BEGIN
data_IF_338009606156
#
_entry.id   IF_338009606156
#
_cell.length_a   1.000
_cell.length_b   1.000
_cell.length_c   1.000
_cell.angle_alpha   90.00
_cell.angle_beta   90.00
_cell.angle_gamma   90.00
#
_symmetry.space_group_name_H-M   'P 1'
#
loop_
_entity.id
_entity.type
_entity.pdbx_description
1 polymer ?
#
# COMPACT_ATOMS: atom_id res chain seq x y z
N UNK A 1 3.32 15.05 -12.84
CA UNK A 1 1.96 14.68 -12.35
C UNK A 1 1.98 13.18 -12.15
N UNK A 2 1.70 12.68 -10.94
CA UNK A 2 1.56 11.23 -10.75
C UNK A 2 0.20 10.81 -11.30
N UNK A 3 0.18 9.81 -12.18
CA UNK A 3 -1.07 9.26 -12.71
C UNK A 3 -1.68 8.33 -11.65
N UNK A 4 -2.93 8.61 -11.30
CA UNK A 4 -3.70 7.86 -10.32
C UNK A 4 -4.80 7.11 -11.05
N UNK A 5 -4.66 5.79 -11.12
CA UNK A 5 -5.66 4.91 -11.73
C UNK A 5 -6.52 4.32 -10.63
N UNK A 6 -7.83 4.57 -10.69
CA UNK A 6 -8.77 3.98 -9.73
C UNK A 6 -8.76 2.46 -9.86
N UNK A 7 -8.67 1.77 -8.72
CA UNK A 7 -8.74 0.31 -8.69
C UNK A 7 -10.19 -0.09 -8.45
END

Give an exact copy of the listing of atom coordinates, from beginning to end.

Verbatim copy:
data_IF_338009606156
#
_entry.id   IF_338009606156
#
_cell.length_a   1.000
_cell.length_b   1.000
_cell.length_c   1.000
_cell.angle_alpha   90.00
_cell.angle_beta   90.00
_cell.angle_gamma   90.00
#
_symmetry.space_group_name_H-M   'P 1'
#
loop_
_entity.id
_entity.type
_entity.pdbx_description
1 polymer ?
#
# COMPACT_ATOMS: atom_id res chain seq x y z
N UNK A 1 3.32 15.05 -12.84
CA UNK A 1 1.96 14.68 -12.35
C UNK A 1 1.98 13.18 -12.15
N UNK A 2 1.70 12.68 -10.94
CA UNK A 2 1.56 11.23 -10.75
C UNK A 2 0.20 10.81 -11.30
N UNK A 3 0.18 9.81 -12.18
CA UNK A 3 -1.07 9.26 -12.71
C UNK A 3 -1.68 8.33 -11.65
N UNK A 4 -2.93 8.61 -11.30
CA UNK A 4 -3.70 7.86 -10.32
C UNK A 4 -4.80 7.11 -11.05
N UNK A 5 -4.66 5.79 -11.12
CA UNK A 5 -5.66 4.91 -11.73
C UNK A 5 -6.52 4.32 -10.63
N UNK A 6 -7.83 4.57 -10.69
CA UNK A 6 -8.77 3.98 -9.73
C UNK A 6 -8.76 2.46 -9.86
N UNK A 7 -8.67 1.77 -8.72
CA UNK A 7 -8.74 0.31 -8.69
C UNK A 7 -10.19 -0.09 -8.45